Fitness Basics: Running for Your Life

Experts offer advice to get you started.  

By Barbara Russi Sarnataro
WebMD Weight Loss Clinic - Feature

Reviewed By Louise Chang, MD

You don't have to be an athlete -- or even aspire to be one -- to start running.

Just look at Jim Scott. In January 2003, a month after he turned 60, Scott began running. That November, he finished the New York City Marathon (it took him six hours).

Scott, a radio-talk show host in Cincinnati, Ohio, didn't do much in the way of exercise before then. He played golf as often as he could but never found the time for regular workouts.

"When I turned 60, I thought it was a good time to reassess things," says Scott. "I started thinking, 'These 36-inch (waist) pants I've worn all my life are getting a bit tighter.'"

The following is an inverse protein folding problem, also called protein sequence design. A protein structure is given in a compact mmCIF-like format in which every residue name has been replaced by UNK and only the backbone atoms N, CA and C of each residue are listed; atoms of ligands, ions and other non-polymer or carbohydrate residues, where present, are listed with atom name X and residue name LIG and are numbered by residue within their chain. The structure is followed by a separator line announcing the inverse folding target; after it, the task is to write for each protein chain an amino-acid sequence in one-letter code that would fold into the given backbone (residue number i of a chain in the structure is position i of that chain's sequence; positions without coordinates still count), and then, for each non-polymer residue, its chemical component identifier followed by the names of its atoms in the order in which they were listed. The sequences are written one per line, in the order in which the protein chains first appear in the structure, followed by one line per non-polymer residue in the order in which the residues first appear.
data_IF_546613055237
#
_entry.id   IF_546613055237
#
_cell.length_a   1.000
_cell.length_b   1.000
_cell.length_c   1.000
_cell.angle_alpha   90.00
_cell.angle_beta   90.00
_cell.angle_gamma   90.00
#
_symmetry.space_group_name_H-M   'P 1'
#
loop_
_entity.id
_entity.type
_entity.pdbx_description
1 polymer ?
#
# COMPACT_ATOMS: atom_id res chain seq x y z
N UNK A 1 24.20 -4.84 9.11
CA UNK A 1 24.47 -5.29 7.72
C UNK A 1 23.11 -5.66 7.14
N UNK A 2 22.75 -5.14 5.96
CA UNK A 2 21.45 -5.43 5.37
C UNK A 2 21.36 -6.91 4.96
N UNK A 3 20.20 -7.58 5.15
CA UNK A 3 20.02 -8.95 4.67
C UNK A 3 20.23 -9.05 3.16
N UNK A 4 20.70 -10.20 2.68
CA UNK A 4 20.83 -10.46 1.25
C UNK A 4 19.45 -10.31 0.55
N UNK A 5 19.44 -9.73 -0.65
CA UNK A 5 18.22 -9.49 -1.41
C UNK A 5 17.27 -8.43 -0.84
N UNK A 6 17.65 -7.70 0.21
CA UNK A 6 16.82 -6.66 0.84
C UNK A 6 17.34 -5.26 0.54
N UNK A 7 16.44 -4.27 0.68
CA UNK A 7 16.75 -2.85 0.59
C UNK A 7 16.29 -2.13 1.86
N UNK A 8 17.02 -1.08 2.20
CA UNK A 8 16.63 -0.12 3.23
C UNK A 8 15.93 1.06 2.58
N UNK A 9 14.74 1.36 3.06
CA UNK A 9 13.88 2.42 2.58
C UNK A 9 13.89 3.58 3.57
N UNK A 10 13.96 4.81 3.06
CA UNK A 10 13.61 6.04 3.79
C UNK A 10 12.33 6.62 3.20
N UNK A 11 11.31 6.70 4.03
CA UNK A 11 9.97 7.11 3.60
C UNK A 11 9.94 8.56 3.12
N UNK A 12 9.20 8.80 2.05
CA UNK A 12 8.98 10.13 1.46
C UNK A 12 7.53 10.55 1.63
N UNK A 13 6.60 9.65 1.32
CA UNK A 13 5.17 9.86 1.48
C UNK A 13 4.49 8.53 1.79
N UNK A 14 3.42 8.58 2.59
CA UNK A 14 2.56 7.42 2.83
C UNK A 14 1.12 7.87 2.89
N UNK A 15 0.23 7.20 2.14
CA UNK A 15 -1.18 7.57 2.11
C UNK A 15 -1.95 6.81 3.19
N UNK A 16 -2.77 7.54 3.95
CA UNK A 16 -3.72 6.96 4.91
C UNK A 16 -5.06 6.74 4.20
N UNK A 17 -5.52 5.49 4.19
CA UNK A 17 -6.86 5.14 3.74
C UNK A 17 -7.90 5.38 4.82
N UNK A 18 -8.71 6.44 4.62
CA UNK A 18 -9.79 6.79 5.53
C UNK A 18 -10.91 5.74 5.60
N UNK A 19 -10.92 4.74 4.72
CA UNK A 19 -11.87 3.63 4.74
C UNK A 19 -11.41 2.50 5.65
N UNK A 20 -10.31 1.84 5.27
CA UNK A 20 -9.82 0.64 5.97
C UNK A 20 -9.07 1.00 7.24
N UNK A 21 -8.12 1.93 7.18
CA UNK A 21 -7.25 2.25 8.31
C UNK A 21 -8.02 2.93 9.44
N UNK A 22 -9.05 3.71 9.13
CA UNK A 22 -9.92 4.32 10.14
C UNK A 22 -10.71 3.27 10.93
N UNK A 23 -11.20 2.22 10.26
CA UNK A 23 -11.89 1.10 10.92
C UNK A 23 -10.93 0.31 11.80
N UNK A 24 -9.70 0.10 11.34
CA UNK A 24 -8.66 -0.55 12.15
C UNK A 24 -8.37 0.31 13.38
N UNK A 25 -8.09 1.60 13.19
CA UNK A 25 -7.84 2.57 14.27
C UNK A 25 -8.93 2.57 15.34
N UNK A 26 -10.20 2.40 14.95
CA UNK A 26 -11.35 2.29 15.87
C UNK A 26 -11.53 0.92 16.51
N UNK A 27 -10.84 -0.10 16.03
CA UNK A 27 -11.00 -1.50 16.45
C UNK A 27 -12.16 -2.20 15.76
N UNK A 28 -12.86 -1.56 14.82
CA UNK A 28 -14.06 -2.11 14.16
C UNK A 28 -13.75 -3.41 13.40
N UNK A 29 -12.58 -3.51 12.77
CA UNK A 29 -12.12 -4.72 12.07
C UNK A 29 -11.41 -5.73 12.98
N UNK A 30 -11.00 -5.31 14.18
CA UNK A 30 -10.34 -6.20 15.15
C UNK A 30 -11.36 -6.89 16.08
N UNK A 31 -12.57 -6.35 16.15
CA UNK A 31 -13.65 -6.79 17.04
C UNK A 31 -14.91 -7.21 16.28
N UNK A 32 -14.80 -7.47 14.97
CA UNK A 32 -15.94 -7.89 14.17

Scott decided he wanted to get in better shape, feel comfortable in his pants again, and improve his golf game. Oh, and there was one more impetus to try running: "I'm married to a marathon runner," he says.

Scott himself never intended to run a marathon. He simply wanted to go on Sunday morning runs with his wife, Donna Hartman, and keep up, he says. But sometimes running can surprise you.

Maybe you just want to run around your neighborhood, or explore a new one. Maybe you want to challenge your body in a different way, to tone up, or lose weight. Whatever your goals, says Scott's coach, Julie Isphording, running is an excellent exercise for a beginner to try.